By Maureen K. Ohlhausen and Alexander Okuliar
in Antitrust Law Journal No. 1 (2015)
Many people view Samuel Warren and Louis Brandeis’s 1890 work, The Right to Privacy, as the starting point for the consumer privacy laws in the United States. Warren and Brandeis’s concerns about the ability of technology to invade the private sphere continue to resonate today, 125 years later. The technology encroaching on privacy now is, of course, the Internet – or, to be more precise, the technologies that permit the tracking and aggregation of individual consumers’ online behavior and that support the many services that financially sustain the broader Internet ecosystem. As was the case in Warren and Brandeis’s day, numerous proposals have surfaced for how to defend expectations of personal privacy while still realizing the benefits of commercialized technology. Those defending free market principles argue that the best solution is little-to-no government intervention – consumer demand for privacy will create a market for privacy protections. Other commentators propose increased governmental scrutiny of the collection and use of consumer data online, and some even advocate unifying the competition and consumer protection laws to examine privacy through a competition lens. We focus this paper on evaluating this last proposal.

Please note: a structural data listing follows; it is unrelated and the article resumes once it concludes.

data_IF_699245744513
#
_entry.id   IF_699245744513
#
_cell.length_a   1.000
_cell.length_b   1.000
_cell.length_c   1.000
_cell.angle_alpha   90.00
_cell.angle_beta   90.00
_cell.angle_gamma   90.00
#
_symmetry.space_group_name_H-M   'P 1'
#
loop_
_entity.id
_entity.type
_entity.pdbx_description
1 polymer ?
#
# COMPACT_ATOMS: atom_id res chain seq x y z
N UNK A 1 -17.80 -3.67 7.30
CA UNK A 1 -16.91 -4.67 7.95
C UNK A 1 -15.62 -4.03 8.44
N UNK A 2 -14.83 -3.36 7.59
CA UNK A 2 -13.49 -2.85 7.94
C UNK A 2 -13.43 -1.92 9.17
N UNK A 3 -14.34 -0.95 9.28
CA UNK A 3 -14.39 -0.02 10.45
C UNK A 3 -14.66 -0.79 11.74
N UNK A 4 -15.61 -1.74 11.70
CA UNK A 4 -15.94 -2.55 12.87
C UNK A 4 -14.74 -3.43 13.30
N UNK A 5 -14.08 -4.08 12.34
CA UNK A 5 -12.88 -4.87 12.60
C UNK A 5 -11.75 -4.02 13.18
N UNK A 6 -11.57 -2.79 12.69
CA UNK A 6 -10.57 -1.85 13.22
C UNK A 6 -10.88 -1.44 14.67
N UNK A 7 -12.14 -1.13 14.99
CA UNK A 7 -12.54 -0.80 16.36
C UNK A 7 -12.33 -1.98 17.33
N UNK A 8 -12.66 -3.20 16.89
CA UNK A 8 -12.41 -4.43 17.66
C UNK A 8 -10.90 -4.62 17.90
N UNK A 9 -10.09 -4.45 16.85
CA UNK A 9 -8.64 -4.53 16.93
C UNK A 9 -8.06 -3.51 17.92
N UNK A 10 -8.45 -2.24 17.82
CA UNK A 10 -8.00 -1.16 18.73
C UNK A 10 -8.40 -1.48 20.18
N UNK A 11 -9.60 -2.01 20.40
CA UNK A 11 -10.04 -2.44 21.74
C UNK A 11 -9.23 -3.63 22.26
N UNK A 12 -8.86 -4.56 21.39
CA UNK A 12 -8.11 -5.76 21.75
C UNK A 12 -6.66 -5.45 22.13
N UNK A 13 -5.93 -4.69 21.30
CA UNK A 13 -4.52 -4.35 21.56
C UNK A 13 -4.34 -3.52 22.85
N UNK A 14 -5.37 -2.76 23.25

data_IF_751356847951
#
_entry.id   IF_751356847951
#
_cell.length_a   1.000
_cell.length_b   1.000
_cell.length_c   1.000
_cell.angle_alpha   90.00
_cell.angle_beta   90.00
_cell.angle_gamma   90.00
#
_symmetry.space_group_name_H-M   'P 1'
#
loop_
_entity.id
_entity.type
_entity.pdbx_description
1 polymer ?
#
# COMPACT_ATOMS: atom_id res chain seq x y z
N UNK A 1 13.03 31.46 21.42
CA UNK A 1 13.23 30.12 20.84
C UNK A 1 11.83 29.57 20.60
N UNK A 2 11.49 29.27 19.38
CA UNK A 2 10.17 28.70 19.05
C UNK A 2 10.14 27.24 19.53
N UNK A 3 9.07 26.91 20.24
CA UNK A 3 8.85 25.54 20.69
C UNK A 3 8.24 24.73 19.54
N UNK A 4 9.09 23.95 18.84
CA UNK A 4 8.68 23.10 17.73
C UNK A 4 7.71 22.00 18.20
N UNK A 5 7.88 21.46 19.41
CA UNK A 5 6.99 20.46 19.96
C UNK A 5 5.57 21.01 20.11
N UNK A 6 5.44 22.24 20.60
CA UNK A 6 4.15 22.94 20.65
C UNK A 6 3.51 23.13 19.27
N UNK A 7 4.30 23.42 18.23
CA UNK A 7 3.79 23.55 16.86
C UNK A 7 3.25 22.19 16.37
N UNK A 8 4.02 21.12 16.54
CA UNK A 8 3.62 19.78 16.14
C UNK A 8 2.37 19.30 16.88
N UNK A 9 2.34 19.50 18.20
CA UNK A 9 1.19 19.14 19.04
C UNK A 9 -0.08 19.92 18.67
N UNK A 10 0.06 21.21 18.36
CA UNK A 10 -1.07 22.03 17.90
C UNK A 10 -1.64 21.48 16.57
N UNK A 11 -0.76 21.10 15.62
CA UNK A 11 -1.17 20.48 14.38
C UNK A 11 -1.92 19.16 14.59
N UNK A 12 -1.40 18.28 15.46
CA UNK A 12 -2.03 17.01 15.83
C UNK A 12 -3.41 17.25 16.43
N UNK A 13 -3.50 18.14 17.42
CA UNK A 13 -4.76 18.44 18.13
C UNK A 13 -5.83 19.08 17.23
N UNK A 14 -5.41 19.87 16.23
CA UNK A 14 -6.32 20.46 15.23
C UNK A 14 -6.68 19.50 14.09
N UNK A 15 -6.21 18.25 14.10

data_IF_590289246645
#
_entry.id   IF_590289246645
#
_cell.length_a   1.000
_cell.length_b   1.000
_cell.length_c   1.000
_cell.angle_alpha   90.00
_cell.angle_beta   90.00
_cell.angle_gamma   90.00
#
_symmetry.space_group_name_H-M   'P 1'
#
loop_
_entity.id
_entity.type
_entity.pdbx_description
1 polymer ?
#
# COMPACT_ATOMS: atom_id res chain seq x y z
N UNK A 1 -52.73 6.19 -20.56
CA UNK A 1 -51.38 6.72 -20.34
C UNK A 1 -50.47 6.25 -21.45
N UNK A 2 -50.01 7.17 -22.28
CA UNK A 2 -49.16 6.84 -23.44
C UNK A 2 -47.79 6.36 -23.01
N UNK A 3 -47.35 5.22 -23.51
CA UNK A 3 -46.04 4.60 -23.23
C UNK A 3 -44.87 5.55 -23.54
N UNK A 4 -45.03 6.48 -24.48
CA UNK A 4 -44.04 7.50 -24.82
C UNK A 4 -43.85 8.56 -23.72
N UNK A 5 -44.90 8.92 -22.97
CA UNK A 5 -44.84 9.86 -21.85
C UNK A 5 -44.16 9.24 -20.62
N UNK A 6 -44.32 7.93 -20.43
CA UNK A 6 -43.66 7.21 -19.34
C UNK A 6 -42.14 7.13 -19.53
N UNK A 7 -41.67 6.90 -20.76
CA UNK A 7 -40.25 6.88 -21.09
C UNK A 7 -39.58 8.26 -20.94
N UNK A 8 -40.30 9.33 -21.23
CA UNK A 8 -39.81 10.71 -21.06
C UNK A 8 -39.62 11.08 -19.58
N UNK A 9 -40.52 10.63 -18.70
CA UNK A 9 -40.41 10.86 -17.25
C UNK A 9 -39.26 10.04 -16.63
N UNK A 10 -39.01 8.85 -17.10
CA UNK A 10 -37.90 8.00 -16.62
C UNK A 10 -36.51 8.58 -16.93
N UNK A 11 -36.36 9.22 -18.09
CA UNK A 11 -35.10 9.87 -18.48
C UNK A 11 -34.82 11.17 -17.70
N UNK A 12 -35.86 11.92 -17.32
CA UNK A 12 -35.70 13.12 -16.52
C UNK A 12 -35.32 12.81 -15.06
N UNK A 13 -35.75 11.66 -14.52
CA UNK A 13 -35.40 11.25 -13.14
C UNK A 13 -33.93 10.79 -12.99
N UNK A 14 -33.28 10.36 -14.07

This article proceeds in three main parts. We begin with the historical development of privacy protections in the United States and the tension between privacy concerns and the growing value of consumer data in the digital arena. Next, we explore how the agencies and courts have applied the FTC Act and antitrust law in this area over the years and the reasoning behind the bifurcation of the FTC Act into separate spheres of competition and consumer protection law. This explains the historical separation of privacy as a consumer expectation from commercialized privacy and data. Third, we synthesize analytical factors from the historical approaches to privacy and offer them as guidance for distinguishing between competition and consumer protection issues at the intersection of competition law, consumer protection law, and privacy
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